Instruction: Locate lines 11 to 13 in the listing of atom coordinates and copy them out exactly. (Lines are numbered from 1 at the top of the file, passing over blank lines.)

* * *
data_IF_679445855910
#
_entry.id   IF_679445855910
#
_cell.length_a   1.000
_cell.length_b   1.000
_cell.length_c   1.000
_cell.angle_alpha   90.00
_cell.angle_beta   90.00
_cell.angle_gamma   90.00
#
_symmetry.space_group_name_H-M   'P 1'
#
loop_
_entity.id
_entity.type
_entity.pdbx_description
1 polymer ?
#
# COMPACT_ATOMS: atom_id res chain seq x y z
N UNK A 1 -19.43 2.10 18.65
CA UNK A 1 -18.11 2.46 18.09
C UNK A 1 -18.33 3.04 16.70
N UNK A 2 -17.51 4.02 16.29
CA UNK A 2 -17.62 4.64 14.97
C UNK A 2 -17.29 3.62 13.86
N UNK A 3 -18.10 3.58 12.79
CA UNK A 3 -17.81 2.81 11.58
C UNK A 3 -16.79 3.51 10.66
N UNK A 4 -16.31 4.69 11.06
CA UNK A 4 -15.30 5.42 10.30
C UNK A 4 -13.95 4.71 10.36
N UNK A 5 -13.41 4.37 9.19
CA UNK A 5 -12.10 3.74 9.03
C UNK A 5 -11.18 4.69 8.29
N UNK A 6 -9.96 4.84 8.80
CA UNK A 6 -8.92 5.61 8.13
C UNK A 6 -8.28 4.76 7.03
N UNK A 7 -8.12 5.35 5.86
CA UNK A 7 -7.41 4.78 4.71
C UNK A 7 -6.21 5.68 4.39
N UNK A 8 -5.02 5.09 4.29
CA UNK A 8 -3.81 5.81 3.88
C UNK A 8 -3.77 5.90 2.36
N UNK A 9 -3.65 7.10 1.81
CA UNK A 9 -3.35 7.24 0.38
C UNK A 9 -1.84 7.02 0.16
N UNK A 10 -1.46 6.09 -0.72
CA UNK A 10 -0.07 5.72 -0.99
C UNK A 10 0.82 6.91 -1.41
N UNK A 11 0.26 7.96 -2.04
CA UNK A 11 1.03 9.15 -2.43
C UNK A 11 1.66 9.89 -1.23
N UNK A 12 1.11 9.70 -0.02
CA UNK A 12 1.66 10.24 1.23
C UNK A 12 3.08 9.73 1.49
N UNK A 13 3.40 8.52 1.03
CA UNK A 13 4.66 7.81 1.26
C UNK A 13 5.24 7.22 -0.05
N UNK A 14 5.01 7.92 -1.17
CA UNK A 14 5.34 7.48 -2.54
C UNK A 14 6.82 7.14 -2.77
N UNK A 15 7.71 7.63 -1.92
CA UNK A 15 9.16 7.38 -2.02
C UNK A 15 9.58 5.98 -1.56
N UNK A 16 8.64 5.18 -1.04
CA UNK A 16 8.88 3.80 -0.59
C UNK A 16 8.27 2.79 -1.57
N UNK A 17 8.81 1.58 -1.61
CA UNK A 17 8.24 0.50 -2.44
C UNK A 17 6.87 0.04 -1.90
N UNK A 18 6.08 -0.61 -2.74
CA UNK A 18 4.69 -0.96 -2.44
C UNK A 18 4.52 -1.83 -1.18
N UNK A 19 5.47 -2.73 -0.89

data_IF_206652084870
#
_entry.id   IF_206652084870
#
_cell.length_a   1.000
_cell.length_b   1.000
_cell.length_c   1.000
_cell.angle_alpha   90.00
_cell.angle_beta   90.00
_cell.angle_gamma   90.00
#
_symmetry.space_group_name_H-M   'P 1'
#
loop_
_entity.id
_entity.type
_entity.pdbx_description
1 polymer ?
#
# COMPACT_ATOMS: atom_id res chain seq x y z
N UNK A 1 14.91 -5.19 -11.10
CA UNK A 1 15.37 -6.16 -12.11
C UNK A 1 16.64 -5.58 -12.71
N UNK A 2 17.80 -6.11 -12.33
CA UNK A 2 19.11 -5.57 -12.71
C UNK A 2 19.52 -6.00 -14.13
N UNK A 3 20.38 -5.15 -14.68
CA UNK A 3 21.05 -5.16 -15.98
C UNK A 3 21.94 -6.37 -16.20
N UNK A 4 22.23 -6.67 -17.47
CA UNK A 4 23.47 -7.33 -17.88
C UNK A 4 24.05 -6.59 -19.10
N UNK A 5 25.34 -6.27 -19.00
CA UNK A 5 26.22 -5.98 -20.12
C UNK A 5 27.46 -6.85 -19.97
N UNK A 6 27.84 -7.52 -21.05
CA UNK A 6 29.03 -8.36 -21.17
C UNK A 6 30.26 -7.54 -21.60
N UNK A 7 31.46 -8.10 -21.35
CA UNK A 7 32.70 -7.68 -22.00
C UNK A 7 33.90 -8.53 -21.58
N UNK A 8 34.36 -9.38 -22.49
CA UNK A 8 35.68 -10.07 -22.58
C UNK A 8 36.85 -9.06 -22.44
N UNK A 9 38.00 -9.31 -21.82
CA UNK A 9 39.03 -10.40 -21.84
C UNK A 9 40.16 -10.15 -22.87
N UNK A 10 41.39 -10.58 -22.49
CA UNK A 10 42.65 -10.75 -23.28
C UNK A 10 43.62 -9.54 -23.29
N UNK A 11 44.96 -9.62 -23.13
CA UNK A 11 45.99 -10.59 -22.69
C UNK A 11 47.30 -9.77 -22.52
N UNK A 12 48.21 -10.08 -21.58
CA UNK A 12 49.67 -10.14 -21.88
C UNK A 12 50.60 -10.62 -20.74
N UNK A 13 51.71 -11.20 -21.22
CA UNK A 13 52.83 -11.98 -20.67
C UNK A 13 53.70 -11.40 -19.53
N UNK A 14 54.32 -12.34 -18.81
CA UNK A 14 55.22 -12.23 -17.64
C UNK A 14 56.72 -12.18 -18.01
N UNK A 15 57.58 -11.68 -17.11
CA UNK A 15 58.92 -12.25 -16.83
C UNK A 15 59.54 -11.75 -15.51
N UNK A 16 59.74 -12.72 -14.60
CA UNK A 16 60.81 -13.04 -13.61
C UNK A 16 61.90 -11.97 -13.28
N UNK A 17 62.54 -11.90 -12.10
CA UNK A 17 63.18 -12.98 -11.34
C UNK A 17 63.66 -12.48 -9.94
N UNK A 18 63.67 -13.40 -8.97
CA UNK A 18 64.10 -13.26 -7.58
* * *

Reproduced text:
#
_symmetry.space_group_name_H-M   'P 1'
#